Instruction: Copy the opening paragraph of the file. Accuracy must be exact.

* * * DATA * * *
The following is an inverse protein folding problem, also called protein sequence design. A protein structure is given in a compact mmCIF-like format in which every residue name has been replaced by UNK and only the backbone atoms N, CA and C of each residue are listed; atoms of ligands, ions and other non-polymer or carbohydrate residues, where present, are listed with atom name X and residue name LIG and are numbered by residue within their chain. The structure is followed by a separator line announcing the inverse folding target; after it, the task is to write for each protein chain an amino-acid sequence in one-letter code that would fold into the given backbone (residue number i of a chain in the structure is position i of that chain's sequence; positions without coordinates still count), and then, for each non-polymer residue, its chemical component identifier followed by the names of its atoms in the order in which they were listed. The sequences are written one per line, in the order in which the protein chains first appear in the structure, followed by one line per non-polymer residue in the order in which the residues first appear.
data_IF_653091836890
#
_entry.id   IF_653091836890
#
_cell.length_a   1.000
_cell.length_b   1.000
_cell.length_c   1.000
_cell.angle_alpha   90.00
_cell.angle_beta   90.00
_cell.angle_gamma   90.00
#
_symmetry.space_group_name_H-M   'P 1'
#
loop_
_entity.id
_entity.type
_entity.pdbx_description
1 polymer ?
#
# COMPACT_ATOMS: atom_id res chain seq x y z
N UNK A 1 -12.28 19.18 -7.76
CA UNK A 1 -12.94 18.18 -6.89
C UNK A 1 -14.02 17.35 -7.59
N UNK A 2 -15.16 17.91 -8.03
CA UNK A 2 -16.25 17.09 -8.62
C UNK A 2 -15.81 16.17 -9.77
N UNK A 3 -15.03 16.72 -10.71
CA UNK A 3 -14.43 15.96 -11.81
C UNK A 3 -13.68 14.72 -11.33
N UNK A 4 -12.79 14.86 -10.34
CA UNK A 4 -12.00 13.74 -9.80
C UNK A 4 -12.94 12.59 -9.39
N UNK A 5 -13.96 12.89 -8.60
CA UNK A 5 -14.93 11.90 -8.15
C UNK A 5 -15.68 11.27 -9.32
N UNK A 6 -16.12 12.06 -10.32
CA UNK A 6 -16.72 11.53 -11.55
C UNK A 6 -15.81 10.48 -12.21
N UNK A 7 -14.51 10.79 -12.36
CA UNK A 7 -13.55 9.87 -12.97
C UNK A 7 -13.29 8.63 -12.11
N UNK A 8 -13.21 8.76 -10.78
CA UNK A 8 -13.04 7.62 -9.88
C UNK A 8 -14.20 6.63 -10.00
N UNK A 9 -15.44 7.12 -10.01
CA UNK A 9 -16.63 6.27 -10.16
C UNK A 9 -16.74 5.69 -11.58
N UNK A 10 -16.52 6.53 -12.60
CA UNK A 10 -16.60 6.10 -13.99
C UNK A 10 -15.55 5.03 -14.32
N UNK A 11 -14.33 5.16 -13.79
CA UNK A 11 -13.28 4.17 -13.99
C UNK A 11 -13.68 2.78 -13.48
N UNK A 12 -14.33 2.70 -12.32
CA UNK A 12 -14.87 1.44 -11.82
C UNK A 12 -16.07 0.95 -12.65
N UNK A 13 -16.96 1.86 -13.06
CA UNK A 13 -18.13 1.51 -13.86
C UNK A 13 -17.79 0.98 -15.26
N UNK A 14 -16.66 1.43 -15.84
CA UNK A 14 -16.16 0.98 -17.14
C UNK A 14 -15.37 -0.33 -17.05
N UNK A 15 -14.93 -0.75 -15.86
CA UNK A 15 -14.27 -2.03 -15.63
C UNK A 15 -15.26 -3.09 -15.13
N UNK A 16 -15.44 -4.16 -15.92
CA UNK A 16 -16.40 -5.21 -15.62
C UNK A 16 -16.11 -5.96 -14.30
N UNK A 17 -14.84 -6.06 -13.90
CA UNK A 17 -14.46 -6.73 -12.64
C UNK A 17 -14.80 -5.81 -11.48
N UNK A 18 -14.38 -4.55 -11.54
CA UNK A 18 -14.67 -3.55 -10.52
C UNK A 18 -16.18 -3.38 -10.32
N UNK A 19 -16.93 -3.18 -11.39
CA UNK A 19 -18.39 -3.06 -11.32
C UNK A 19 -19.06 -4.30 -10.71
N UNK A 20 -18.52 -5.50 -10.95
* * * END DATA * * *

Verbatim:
The following is an inverse protein folding problem, also called protein sequence design. A protein structure is given in a compact mmCIF-like format in which every residue name has been replaced by UNK and only the backbone atoms N, CA and C of each residue are listed; atoms of ligands, ions and other non-polymer or carbohydrate residues, where present, are listed with atom name X and residue name LIG and are numbered by residue within their chain. The structure is followed by a separator line announcing the inverse folding target; after it, the task is to write for each protein chain an amino-acid sequence in one-letter code that would fold into the given backbone (residue number i of a chain in the structure is position i of that chain's sequence; positions without coordinates still count), and then, for each non-polymer residue, its chemical component identifier followed by the names of its atoms in the order in which they were listed. The sequences are written one per line, in the order in which the protein chains first appear in the structure, followed by one line per non-polymer residue in the order in which the residues first appear.